Mrs. Murray was greatly pleased. "I'm very much obliged to you, Ranald," she said, "and I am glad I came down to see your camp. Now, if you will ask me, I should like to see you make the sugar." Had her request been made before the night of their famous ride, Ranald would have found some polite reason for refusal, but now he was rather surprised to find himself urging her to come to a sugaring-off at the close of the season.

"I shall be delighted to come," cried Mrs. Murray, "and it is very good of you to ask me, and I shall bring my niece, who is coming with Mr. Murray from town to spend some weeks with me."

Ranald's face fell, but his Highland courtesy forbade retreat. "If she would care," he said, doubtfully.

"Oh, I am sure she would be very glad! She has never been outside of the city, and I want her to learn all she can of the country and the woods. It is positively painful to see the ignorance of these city children in regard to all living things--beasts and birds and plants. Why, many of them couldn't tell a beech from a basswood."

"Oh, mother!" protested Hughie, aghast at such ignorance.

"Yes, indeed, it is dreadful, I assure you," said his mother, smiling. "Why, I know a grown-up woman who didn't know till after she was married the difference between a spruce and a pine."

"But you know them all now," said Hughie, a little anxious for his mother's reputation.

"Yes, indeed," said his mother, proudly; "every one, I think, at least when the leaves are out. So I want Maimie to learn all she can."

Ranald did not like the idea any too well, but after they had gone his thoughts kept turning to the proposed visit of Mrs. Murray and her niece.

"Maimie," said Ranald to himself. "So that is her name." It had a musical sound, and was different from the names of the girls he knew--Betsy and Kirsty and Jessie and Marget and Jinny. It was finer somehow than these, and seemed to suit better a city girl. He wondered if she would be nice, but he decided that doubtless she would be "proud." To be "proud" was the unpardonable sin with the Glengarry boy. The boy or girl convicted of this crime earned the contempt of all self-respecting people. On the whole, Ranald was sorry she was coming. Even in school he was shy with the girls, and kept away from them. They were always giggling and blushing and making one feel queer, and they never meant what they said. He had no doubt Maimie would be like the rest, and perhaps a little worse. Of course, being Mrs. Murray's niece, she might be something like her. Still, that could hardly be. No girl could ever be like the minister's wife. He resolved he would turn Maimie over to Don. He remembered, with great relief, that Don did not mind girls; indeed, he suspected Don rather enjoyed playing the "forfeit" games at school with them, in which the penalties were paid in kisses. How often had he shuddered and admired from a distance, while Don and the others played those daring games! Yes, Don would do the honors for Maimie. Perhaps Don would even venture to play "forfeits" with her. Ranald felt his face grow hot at this thought. Then, with sudden self-detection, he cried, angrily, aloud: "I don't care; let him; he may for all I care."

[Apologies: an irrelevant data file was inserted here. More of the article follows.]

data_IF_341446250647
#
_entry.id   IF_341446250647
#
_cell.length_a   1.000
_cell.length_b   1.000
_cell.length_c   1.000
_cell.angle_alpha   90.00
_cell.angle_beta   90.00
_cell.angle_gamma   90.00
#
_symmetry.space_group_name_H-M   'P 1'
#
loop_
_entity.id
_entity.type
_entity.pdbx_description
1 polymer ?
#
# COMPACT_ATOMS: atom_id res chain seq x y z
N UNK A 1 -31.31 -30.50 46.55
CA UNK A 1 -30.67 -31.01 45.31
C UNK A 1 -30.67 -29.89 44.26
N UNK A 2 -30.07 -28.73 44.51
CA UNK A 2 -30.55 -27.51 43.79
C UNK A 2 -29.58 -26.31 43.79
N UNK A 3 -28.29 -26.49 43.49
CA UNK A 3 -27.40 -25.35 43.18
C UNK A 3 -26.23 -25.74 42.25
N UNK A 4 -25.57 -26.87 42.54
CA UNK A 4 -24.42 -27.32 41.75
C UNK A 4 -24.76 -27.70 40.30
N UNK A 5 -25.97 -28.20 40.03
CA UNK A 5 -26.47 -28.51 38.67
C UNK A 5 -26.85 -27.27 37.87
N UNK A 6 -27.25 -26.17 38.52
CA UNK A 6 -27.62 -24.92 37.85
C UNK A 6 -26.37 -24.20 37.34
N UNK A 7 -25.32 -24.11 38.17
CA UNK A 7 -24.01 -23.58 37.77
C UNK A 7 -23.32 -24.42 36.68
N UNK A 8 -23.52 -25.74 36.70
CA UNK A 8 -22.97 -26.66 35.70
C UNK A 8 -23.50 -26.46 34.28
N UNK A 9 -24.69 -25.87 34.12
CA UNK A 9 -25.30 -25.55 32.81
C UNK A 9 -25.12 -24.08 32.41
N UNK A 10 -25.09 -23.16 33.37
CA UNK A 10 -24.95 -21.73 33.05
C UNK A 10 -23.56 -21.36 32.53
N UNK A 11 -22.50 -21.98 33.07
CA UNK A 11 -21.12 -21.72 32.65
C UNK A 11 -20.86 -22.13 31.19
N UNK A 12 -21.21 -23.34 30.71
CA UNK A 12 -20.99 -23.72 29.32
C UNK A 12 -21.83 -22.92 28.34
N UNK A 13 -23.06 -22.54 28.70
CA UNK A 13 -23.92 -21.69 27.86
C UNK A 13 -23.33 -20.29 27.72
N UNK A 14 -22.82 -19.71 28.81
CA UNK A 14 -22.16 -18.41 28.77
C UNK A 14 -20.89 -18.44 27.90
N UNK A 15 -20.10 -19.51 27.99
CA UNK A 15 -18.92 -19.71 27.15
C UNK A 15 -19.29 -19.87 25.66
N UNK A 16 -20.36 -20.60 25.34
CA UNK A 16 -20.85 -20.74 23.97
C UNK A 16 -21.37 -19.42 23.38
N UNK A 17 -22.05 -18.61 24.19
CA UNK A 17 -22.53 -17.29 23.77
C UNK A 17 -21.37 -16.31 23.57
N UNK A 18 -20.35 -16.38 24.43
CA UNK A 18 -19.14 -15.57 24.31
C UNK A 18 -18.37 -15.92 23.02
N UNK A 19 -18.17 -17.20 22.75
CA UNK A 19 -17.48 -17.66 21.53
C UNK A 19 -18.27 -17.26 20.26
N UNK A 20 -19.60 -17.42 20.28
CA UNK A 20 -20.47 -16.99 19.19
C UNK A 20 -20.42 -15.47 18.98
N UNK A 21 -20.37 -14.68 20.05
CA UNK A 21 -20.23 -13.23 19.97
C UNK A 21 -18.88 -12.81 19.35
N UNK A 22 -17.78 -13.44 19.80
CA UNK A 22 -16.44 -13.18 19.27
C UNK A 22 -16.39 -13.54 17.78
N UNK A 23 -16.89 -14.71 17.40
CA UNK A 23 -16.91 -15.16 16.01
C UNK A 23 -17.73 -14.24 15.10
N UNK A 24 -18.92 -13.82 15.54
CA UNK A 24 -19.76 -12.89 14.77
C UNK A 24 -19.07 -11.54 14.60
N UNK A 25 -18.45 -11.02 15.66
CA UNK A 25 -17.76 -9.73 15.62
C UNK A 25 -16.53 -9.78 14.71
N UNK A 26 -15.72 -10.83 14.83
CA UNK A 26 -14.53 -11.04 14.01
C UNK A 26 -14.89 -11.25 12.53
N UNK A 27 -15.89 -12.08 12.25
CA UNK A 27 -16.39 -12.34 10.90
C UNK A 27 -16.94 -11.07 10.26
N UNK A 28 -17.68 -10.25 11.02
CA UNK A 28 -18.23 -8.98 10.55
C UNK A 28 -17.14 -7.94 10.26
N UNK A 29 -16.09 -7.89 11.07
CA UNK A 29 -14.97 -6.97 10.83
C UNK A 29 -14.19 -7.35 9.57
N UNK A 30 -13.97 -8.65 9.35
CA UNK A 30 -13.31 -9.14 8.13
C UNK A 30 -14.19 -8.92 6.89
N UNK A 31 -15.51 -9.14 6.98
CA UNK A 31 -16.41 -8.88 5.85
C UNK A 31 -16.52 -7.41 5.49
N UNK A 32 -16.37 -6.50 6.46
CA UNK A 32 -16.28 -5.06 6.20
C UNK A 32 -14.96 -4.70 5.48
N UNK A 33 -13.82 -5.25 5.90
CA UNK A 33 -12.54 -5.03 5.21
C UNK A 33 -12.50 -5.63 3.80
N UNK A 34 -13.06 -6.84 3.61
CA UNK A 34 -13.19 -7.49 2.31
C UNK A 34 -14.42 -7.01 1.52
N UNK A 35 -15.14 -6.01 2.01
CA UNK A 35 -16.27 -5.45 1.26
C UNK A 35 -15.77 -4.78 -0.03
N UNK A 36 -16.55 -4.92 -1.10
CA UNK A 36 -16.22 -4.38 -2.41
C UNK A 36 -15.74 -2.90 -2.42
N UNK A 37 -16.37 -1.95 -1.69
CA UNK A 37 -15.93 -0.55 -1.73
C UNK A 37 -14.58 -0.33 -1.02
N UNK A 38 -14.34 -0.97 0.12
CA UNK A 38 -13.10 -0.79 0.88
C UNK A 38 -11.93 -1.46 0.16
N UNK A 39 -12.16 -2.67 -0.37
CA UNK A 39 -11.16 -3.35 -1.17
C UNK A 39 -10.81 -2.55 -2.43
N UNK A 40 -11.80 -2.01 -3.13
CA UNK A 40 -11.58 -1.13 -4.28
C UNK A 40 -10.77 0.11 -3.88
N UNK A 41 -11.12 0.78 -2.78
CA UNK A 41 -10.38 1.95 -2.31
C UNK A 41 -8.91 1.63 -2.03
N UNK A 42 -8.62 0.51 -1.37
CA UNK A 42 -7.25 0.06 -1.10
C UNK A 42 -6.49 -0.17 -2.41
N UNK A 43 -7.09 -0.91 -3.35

"Who may what?" cried a voice behind him. It was Don himself.

"Nothing," said Ranald, blushing shamefacedly.

"Why, what are you mad about?" asked Don, noticing his flushed face.

"Who is mad?" said Ranald. "I am not mad whatever."

"Well, you look mighty like it," said Don. "You look mad enough to fight."

But Ranald, ignoring him, simply said, "We will need to be gathering the sap this evening, for the troughs will be full."

"Huh-huh," said Don. "I guess we can carry all there is to-day, but we will have to get the colt to-morrow. Got the spiles ready?"

"Enough for to-day," said Ranald, wondering how he could tell Don of the proposed visit of Mrs. Murray and her niece. Taking each a bundle of spiles and an ax, the boys set out for the part of the sugar bush as yet untapped, and began their work.

"The minister's wife and Hughie were here just now," began Ranald.

"Huh-huh, I met them down the road. Hughie said he was coming day after to-morrow."

"Did Mrs. Murray tell you--"

"Tell me what?"

"Did she tell you she would like to see a sugaring-off?"

"No; they didn't stop long enough to tell me anything. Hughie shouted at me as they passed."

"Well," said Ranald, speaking slowly and with difficulty, "she wanted bad to see the sugar-making, and I asked her to come."

"You did, eh? I wonder at you."

"And she wanted to bring her niece, and--and--I let her," said Ranald.

"Her niece! Jee-roo-sa-lem!" cried Don. "Do you know who her niece is?"

"Not I," said Ranald, looking rather alarmed.

"Well, she is the daughter of the big lumberman, St. Clair, and she is a great swell."

Ranald stood speechless.

"That does beat all," pursued Don; "and you asked her to our camp?"